First grade was by far the worst year of my childhood education. I disliked my teacher, I hated studying, I abhorred having to sit still at a desk for hours on end. Pure torture for a six-year-old boy used to having his way in the world.
And there were the boots ………. my cowboy boots. I loved my boots but they had one very bad drawback – they were difficult to put on. I could never quite get my heel all the way in without having to stomp my foot on the floor.
So there I was sitting quietly at my desk, minding my own business, reading my lesson when my foot began to itch …………..
I did what any first grade boy would do………… I pulled off my boot to scratch my foot.
After the itch was gone, I put the boot back on. Same problem as always, I couldn’t get my heel all the way in. Soooooo………….
I did what I always did. I started stomping my foot on the floor to get the boot on. What was wrong with that?
Apparently a lot. The next thing I knew, there was a painful tug on my ear as the teacher drug me out of my seat and into the hall. And there I sat for the rest of the afternoon, all because on an itchy foot.
So much injustice in the world………..
If there was ever anyone other than Jesus who had a case against God for injustice, it would have to be Job. He was “upright and blameless, he feared God and shunned evil.” Even though he did nothing to deserve it, God allowed everything he had to be taken away: his home, his family, his livestock ………. and lastly his health.
But Job’s response?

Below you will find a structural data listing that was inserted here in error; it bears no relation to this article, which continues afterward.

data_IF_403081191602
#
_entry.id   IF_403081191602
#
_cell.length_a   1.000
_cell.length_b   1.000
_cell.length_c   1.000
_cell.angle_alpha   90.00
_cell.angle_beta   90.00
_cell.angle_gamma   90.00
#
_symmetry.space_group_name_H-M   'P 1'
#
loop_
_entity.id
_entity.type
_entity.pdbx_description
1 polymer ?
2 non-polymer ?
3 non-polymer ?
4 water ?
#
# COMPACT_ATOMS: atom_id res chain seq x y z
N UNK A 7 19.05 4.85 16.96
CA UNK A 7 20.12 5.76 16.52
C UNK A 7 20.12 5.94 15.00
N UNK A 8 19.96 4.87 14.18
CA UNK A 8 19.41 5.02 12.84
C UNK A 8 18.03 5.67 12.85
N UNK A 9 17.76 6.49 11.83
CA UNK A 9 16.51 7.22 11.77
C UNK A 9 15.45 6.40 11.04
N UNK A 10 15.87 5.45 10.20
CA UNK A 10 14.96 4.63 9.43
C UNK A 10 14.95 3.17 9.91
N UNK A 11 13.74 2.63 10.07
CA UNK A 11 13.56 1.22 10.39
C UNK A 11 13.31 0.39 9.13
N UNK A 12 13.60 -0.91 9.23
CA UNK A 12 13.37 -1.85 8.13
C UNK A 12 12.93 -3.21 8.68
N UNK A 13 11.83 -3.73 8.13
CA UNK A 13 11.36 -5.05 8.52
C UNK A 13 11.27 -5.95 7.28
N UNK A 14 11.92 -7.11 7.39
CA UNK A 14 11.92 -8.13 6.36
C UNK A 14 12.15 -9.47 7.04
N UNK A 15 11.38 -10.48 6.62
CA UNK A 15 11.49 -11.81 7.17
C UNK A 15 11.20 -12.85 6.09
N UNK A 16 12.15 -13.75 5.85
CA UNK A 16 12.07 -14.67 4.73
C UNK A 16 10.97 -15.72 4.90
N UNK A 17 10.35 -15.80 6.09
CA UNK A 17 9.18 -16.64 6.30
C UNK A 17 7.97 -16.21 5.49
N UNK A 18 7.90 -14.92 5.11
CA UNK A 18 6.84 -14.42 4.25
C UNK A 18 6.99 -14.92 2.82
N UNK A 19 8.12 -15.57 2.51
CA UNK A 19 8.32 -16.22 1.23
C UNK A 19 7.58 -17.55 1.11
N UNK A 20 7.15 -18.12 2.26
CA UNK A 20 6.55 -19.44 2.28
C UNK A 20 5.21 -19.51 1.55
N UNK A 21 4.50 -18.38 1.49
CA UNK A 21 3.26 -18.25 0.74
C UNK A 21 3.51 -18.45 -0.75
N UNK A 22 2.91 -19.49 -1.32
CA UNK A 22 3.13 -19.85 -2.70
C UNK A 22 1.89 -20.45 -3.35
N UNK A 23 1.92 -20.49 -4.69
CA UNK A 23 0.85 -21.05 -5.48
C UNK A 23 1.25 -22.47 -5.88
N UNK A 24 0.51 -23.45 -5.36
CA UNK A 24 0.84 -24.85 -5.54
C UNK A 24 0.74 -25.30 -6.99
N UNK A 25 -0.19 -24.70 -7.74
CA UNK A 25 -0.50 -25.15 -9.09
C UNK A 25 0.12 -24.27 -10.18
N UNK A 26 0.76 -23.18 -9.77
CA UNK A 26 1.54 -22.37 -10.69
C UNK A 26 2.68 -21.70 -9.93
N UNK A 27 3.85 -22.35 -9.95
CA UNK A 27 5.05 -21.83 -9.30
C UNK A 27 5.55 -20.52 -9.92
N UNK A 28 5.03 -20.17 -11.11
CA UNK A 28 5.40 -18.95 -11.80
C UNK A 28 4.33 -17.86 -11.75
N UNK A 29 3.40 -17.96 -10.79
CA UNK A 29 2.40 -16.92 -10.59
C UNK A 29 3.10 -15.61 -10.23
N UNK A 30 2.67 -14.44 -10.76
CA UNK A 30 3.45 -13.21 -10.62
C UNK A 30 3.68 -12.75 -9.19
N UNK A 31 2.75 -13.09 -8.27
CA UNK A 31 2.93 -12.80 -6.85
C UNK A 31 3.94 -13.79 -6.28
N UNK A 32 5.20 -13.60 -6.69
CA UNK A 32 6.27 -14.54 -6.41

“Naked I came from my mother’s womb,
and naked I will depart.
The Lord gave and the Lord has taken away;
may the name of the Lord be praised.”
22 In all this, Job did not sin by charging God with wrongdoing.
We all learn by example. We watch other people and emulate their reactions to certain situations. Job’s response to a bad situation was a positive one. Yet there are plenty of examples in scripture of how we should NOT respond. Even the great heroes of old didn’t always react as they should: Moses got angry and broke the stone tablets with the ten commandments, Samson ignored his parents’ advice, Jonah ran from God, David committed adultery, Peter denied Jesus. In addition to the many good examples, all of these were included in the Bible for us to learn how NOT to act.
Some of my teachers were beautiful people; though stern about the lessons, they were always encouraging and made the classroom fun and enlightening. Then there were others like my first grade teacher. Outside of the classroom, she may have been a perfectly sweet grandmother; but in the classroom, she was not a kind person. She was cruel to her students and brought many to tears. I don’t know what sad or stressful events led to her being so sour, but the negative effects were obvious, even to a six-year-old boy.
In retrospect, I think God put her in my life for a purpose, to teach me something important. Everything you do matters – and people will remember. When things don’t go your way, you can either respond positively or negatively. It is what you learn through adversity that makes you great or small.
Job’s suffering was devastating. Yet he never wavered in his faith and he gave praise to God even though he had lost everything.
“The most beautiful people we have known are those who have known defeat, known suffering, known struggle, known loss, and have found their way out of the depths. These persons have an appreciation, a sensitivity, and an understanding of life that fills them with compassion, gentleness, and a deep loving concern. Beautiful people do not just happen.”
― Elisabeth Kübler-Ross – goodreads.com
Here’s to being a beautiful person even in times of adversity! My mug is full of rich dark liquid; it makes me happy. Have a great day!!